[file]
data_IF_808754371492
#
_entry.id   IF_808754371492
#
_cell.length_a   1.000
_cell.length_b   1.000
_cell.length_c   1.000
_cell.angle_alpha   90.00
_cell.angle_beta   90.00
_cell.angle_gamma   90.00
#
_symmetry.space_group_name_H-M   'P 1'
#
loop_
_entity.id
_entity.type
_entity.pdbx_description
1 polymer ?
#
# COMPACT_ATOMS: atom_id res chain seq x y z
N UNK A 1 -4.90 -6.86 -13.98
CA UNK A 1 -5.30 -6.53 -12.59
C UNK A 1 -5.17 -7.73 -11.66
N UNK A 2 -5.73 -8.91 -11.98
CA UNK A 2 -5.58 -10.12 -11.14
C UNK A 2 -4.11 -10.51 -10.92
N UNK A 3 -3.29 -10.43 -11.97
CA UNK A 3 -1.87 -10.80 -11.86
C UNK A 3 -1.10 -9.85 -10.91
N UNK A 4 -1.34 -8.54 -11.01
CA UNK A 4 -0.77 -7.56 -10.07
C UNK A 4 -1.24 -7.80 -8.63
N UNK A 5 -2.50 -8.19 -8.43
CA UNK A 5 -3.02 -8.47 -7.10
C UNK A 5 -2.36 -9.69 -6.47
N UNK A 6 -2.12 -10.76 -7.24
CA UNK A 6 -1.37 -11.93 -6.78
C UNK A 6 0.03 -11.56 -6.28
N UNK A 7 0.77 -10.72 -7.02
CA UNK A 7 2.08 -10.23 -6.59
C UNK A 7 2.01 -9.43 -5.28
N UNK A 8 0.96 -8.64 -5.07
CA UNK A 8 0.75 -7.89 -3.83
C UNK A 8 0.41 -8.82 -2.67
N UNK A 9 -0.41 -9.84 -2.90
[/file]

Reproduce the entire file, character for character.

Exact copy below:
data_IF_808754371492
#
_entry.id   IF_808754371492
#
_cell.length_a   1.000
_cell.length_b   1.000
_cell.length_c   1.000
_cell.angle_alpha   90.00
_cell.angle_beta   90.00
_cell.angle_gamma   90.00
#
_symmetry.space_group_name_H-M   'P 1'
#
loop_
_entity.id
_entity.type
_entity.pdbx_description
1 polymer ?
#
# COMPACT_ATOMS: atom_id res chain seq x y z
N UNK A 1 -4.90 -6.86 -13.98
CA UNK A 1 -5.30 -6.53 -12.59
C UNK A 1 -5.17 -7.73 -11.66
N UNK A 2 -5.73 -8.91 -11.98
CA UNK A 2 -5.58 -10.12 -11.14
C UNK A 2 -4.11 -10.51 -10.92
N UNK A 3 -3.29 -10.43 -11.97
CA UNK A 3 -1.87 -10.80 -11.86
C UNK A 3 -1.10 -9.85 -10.91
N UNK A 4 -1.34 -8.54 -11.01
CA UNK A 4 -0.77 -7.56 -10.07
C UNK A 4 -1.24 -7.80 -8.63
N UNK A 5 -2.50 -8.19 -8.43
CA UNK A 5 -3.02 -8.47 -7.10
C UNK A 5 -2.36 -9.69 -6.47
N UNK A 6 -2.12 -10.76 -7.24
CA UNK A 6 -1.37 -11.93 -6.78
C UNK A 6 0.03 -11.56 -6.28
N UNK A 7 0.77 -10.72 -7.02
CA UNK A 7 2.08 -10.23 -6.59
C UNK A 7 2.01 -9.43 -5.28
N UNK A 8 0.96 -8.64 -5.07
CA UNK A 8 0.75 -7.89 -3.83
C UNK A 8 0.41 -8.82 -2.67
N UNK A 9 -0.41 -9.84 -2.90